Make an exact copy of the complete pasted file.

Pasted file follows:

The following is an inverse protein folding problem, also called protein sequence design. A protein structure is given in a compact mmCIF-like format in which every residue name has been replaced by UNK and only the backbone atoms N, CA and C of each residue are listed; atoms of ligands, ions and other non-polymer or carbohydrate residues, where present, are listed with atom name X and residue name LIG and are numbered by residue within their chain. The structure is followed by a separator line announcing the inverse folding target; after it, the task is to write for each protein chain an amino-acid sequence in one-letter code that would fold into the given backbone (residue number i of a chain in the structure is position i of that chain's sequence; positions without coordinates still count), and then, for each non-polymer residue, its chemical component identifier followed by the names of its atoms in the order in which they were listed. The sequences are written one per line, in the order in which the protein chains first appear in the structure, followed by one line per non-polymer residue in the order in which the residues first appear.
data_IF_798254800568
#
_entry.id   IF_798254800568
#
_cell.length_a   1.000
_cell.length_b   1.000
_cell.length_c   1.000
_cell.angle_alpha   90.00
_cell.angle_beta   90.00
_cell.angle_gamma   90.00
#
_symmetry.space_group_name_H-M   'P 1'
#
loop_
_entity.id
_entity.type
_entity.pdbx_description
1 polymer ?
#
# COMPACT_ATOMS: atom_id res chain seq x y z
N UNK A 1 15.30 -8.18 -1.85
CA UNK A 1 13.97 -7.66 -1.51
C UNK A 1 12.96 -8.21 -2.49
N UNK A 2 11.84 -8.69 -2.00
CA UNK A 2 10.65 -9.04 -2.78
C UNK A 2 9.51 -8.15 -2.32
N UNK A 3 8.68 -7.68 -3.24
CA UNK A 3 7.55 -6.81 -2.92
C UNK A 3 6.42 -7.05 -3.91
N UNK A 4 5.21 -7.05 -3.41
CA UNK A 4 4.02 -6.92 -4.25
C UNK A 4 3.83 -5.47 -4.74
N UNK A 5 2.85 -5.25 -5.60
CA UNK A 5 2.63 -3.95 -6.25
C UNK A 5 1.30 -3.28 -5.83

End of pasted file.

The following is an inverse protein folding problem, also called protein sequence design. A protein structure is given in a compact mmCIF-like format in which every residue name has been replaced by UNK and only the backbone atoms N, CA and C of each residue are listed; atoms of ligands, ions and other non-polymer or carbohydrate residues, where present, are listed with atom name X and residue name LIG and are numbered by residue within their chain. The structure is followed by a separator line announcing the inverse folding target; after it, the task is to write for each protein chain an amino-acid sequence in one-letter code that would fold into the given backbone (residue number i of a chain in the structure is position i of that chain's sequence; positions without coordinates still count), and then, for each non-polymer residue, its chemical component identifier followed by the names of its atoms in the order in which they were listed. The sequences are written one per line, in the order in which the protein chains first appear in the structure, followed by one line per non-polymer residue in the order in which the residues first appear.
data_IF_798254800568
#
_entry.id   IF_798254800568
#
_cell.length_a   1.000
_cell.length_b   1.000
_cell.length_c   1.000
_cell.angle_alpha   90.00
_cell.angle_beta   90.00
_cell.angle_gamma   90.00
#
_symmetry.space_group_name_H-M   'P 1'
#
loop_
_entity.id
_entity.type
_entity.pdbx_description
1 polymer ?
#
# COMPACT_ATOMS: atom_id res chain seq x y z
N UNK A 1 15.30 -8.18 -1.85
CA UNK A 1 13.97 -7.66 -1.51
C UNK A 1 12.96 -8.21 -2.49
N UNK A 2 11.84 -8.69 -2.00
CA UNK A 2 10.65 -9.04 -2.78
C UNK A 2 9.51 -8.15 -2.32
N UNK A 3 8.68 -7.68 -3.24
CA UNK A 3 7.55 -6.81 -2.92
C UNK A 3 6.42 -7.05 -3.91
N UNK A 4 5.21 -7.05 -3.41
CA UNK A 4 4.02 -6.92 -4.25
C UNK A 4 3.83 -5.47 -4.74
N UNK A 5 2.85 -5.25 -5.60
CA UNK A 5 2.63 -3.95 -6.25
C UNK A 5 1.30 -3.28 -5.83